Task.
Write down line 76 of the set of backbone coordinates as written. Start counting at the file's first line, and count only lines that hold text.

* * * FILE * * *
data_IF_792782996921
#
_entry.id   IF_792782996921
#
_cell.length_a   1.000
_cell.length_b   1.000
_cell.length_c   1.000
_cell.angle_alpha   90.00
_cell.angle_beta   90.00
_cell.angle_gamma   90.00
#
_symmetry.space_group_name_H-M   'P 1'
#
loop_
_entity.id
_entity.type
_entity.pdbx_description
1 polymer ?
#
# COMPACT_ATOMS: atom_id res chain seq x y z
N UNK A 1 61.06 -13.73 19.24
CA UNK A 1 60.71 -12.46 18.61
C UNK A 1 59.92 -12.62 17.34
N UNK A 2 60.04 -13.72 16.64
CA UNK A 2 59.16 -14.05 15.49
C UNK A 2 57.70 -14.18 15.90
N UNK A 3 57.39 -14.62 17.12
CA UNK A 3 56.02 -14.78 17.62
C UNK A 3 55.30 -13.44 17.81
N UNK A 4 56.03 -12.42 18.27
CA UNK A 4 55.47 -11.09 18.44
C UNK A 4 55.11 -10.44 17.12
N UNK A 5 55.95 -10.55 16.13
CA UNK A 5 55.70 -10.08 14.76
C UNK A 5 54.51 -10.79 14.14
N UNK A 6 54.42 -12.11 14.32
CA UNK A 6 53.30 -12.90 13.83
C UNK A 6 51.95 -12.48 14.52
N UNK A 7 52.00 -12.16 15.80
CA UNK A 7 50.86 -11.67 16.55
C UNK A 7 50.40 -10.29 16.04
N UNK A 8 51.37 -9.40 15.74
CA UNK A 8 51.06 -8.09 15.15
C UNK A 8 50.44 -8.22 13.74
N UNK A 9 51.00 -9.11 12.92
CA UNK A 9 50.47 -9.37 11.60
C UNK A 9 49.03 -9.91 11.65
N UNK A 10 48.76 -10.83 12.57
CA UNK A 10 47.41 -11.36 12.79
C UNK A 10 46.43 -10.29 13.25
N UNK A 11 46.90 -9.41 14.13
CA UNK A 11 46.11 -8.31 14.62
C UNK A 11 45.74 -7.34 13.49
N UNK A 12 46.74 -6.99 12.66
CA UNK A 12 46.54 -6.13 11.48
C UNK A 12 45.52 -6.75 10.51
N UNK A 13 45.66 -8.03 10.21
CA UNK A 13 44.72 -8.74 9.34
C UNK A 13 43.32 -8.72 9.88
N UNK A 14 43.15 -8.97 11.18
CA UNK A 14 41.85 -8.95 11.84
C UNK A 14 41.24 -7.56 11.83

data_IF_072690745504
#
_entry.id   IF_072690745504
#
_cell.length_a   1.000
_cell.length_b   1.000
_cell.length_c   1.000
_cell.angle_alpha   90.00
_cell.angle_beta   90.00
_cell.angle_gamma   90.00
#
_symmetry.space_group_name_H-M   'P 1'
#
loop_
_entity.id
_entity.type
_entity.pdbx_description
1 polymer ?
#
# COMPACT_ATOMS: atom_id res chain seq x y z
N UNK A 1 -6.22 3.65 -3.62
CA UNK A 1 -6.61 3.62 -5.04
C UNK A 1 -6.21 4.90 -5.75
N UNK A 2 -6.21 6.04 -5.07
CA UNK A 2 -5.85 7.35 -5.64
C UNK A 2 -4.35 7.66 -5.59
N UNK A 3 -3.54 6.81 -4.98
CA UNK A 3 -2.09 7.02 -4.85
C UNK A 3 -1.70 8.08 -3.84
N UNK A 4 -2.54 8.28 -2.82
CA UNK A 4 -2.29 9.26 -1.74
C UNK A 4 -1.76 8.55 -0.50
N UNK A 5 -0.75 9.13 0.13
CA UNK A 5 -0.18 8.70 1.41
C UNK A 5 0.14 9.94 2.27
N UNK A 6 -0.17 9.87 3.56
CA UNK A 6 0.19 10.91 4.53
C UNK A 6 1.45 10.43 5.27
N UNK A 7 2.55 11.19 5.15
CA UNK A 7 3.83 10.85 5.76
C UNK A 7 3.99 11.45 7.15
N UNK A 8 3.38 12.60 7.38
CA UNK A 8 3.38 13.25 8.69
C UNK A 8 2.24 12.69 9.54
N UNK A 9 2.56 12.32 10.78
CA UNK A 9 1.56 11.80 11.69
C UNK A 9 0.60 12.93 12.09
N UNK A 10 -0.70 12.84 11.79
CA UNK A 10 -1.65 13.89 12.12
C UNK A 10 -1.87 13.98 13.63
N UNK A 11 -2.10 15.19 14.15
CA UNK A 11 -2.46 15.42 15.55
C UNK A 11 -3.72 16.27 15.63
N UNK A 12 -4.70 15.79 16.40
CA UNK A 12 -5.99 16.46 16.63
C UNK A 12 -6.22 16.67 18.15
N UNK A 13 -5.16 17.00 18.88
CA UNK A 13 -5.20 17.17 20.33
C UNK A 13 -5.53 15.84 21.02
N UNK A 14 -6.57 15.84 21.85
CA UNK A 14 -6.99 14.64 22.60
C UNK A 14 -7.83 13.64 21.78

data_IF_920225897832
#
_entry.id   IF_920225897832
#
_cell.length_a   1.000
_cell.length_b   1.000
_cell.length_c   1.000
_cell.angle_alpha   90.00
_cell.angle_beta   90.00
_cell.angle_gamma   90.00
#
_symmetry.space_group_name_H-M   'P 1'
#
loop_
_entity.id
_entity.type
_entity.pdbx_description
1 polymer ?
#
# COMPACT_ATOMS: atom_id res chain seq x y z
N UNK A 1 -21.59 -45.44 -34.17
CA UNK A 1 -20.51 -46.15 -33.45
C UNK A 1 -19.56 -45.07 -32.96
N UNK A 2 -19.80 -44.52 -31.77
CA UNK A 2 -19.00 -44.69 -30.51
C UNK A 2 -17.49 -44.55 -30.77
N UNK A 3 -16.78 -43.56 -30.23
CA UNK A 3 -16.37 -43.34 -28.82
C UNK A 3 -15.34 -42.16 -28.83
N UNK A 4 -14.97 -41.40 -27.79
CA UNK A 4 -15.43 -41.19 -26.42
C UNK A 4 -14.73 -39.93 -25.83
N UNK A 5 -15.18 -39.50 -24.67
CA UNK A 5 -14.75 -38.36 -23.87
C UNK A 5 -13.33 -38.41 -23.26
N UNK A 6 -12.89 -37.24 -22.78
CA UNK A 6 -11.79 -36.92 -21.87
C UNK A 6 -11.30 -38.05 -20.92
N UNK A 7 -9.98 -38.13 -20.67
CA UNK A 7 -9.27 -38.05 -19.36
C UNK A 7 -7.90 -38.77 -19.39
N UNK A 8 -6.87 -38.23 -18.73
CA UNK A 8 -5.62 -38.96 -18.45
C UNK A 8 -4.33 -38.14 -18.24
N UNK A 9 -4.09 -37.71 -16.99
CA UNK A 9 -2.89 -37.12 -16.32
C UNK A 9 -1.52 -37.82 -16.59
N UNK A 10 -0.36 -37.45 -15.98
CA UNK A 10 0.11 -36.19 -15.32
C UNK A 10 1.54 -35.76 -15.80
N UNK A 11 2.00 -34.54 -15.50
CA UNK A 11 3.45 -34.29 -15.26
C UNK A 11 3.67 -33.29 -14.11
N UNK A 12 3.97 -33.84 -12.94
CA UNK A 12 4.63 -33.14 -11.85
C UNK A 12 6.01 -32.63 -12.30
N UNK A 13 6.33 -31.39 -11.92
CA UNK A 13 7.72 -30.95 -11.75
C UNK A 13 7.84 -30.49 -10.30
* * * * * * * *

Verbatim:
loop_